Ghana's No. 1

2018 AWCON: Can Cameroon avenge holders Nigeria heartache?

Published on: 27 November 2018

The Indomitable Lionesses will play Nigeria in the semi-finals of the Africa Women Cup of Nations on Tuesday in a repeat of the 2016 and 2014 finals. It's an opportunity for Cameroon to gain a measure of revenge for past heartbreak at the continent's grandest stage.

South Africa play Mali in the other semi after topping Group B with two wins and a draw.

Nigeria's 6-0 rout over Equatorial Guinea has re-established their determination to bag a record-extending title, but the favourites must edge past a Cameroon side who have a point to prove.

The Central Africans will be targeting their first trophy since they started participating in 1991. However, history is against Cameroon, who have been defeated by Nigeria in 1991, 2004, 2014 and 2016.

Cameroon's assistant coach Bernadette Anong played in the 2004 final and is now mobilising her side to make amends in Ghana.

"I am hungry to hold the trophy, and that is the same thing I tell the girls," she told the Cameroon FA last month.

"Being hungry [for] the trophy and holding it will take you to the World Cup."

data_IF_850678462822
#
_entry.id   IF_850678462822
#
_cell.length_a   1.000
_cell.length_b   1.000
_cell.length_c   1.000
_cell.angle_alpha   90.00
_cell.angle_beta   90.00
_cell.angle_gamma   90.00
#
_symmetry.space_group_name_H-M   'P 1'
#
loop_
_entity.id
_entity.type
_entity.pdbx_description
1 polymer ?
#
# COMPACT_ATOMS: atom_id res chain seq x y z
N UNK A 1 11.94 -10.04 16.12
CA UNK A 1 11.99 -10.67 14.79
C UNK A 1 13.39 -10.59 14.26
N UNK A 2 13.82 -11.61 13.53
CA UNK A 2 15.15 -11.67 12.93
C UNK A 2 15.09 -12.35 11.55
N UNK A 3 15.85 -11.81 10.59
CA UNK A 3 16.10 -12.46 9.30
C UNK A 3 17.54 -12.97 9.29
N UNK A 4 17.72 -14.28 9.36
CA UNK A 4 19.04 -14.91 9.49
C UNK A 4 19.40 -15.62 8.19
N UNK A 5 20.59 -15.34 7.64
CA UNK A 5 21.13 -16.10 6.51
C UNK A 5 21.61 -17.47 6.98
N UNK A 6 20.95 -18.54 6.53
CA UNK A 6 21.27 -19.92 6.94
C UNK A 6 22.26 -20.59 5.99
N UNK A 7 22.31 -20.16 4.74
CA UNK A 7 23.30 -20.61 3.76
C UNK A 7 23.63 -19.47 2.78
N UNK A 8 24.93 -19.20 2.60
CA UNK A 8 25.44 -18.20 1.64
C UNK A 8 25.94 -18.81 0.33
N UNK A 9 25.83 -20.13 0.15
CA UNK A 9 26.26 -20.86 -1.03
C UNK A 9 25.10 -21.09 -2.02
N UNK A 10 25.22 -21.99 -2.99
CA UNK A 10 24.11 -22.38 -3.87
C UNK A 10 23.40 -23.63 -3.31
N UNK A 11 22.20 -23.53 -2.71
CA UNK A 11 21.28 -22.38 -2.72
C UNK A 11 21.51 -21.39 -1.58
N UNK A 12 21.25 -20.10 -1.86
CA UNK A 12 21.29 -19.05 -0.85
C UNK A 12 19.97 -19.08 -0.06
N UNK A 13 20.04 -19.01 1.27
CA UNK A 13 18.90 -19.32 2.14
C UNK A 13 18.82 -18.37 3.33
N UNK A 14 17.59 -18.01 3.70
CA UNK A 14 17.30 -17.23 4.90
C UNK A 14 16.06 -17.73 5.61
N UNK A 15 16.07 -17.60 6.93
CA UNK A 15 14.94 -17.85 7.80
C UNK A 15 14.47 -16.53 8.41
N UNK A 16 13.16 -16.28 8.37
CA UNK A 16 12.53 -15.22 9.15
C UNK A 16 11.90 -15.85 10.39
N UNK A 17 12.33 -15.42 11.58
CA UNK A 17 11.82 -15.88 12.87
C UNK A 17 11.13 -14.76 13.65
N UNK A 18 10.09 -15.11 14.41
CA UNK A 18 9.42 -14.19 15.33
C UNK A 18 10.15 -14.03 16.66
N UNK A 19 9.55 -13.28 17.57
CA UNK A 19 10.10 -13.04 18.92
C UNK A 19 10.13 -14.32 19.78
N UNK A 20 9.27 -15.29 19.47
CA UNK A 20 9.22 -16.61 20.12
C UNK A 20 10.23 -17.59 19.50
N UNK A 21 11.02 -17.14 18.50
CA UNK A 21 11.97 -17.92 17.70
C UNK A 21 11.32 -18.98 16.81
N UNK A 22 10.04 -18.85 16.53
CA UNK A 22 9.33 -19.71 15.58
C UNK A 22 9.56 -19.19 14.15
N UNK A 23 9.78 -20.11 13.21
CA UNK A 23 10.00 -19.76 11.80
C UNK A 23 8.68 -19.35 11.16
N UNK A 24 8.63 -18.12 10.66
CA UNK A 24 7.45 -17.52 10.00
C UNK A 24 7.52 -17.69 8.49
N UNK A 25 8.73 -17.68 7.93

Nigeria's scoring prowess in the last two Group B matches against Zambia (4-0) and Equatorial Guinea (6-0) sends threatening signals for Cameroon, who have scored just six goals in their three matches.

Cameroon must improve their accuracy in front of goal, with Nigeria's offensive trio of Desire Oparanozie, Francesca Ordega and Asisat Oshoala likely to cause trouble at the other end.

They've scored seven of Nigeria's 10 goals, while Cameroon's own trio - Gaelle Enganamouit, Gabrielle Aboudi Onguene and Ajara Nchout have only four between them.

Perhaps coach Joseph Ndoko may hand a debut to unused striker Michaela Abam, who would certainly add aggression to the Lionesses' forward line.

Could the American of Cameroonian descent, who plays with France's Paris FC, scored 42 goals during her college career at West Virginia University, and could yet be the underdogs' ace in the hole.

"Last time we cried," Anong concluded, "and really I don't want us to do that again."

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